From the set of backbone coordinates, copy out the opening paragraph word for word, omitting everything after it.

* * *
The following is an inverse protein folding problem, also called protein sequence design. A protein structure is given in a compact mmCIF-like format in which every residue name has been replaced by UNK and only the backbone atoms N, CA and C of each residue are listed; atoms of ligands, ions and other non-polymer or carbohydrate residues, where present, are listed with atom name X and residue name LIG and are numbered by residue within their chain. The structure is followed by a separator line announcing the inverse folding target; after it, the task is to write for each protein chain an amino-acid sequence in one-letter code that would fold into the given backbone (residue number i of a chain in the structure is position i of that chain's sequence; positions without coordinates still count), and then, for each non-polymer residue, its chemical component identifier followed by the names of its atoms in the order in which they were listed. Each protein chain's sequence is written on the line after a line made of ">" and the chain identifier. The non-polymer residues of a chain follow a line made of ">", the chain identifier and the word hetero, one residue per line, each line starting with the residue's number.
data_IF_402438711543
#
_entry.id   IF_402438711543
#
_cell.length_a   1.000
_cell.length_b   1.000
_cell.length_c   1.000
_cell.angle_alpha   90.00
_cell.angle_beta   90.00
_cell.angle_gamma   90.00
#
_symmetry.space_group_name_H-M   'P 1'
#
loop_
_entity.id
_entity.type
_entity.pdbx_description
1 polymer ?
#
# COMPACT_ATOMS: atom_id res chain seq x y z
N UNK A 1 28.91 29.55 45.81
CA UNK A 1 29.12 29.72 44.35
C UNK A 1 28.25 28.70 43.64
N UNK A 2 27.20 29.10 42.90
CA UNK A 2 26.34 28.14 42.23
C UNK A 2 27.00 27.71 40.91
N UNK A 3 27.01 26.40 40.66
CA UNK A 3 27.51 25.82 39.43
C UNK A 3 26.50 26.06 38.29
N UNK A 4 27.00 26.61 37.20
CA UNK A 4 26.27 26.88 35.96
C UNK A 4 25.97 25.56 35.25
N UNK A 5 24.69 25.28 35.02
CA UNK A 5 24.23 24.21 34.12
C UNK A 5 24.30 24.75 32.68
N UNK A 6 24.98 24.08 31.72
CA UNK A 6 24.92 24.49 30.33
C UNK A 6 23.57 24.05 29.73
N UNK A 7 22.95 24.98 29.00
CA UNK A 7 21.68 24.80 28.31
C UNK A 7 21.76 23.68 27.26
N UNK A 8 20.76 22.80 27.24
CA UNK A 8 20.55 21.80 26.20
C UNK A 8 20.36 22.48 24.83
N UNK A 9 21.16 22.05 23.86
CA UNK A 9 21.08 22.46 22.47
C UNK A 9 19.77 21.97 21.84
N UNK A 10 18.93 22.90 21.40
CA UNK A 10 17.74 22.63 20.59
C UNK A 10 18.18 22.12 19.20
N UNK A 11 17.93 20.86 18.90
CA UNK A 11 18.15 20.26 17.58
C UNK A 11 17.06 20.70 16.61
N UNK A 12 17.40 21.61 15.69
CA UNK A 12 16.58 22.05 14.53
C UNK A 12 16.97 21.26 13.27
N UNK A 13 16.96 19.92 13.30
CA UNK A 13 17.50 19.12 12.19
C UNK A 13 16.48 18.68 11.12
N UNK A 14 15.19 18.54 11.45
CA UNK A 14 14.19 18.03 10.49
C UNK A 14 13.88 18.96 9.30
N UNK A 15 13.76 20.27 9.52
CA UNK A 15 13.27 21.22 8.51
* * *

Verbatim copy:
The following is an inverse protein folding problem, also called protein sequence design. A protein structure is given in a compact mmCIF-like format in which every residue name has been replaced by UNK and only the backbone atoms N, CA and C of each residue are listed; atoms of ligands, ions and other non-polymer or carbohydrate residues, where present, are listed with atom name X and residue name LIG and are numbered by residue within their chain. The structure is followed by a separator line announcing the inverse folding target; after it, the task is to write for each protein chain an amino-acid sequence in one-letter code that would fold into the given backbone (residue number i of a chain in the structure is position i of that chain's sequence; positions without coordinates still count), and then, for each non-polymer residue, its chemical component identifier followed by the names of its atoms in the order in which they were listed. Each protein chain's sequence is written on the line after a line made of ">" and the chain identifier. The non-polymer residues of a chain follow a line made of ">", the chain identifier and the word hetero, one residue per line, each line starting with the residue's number.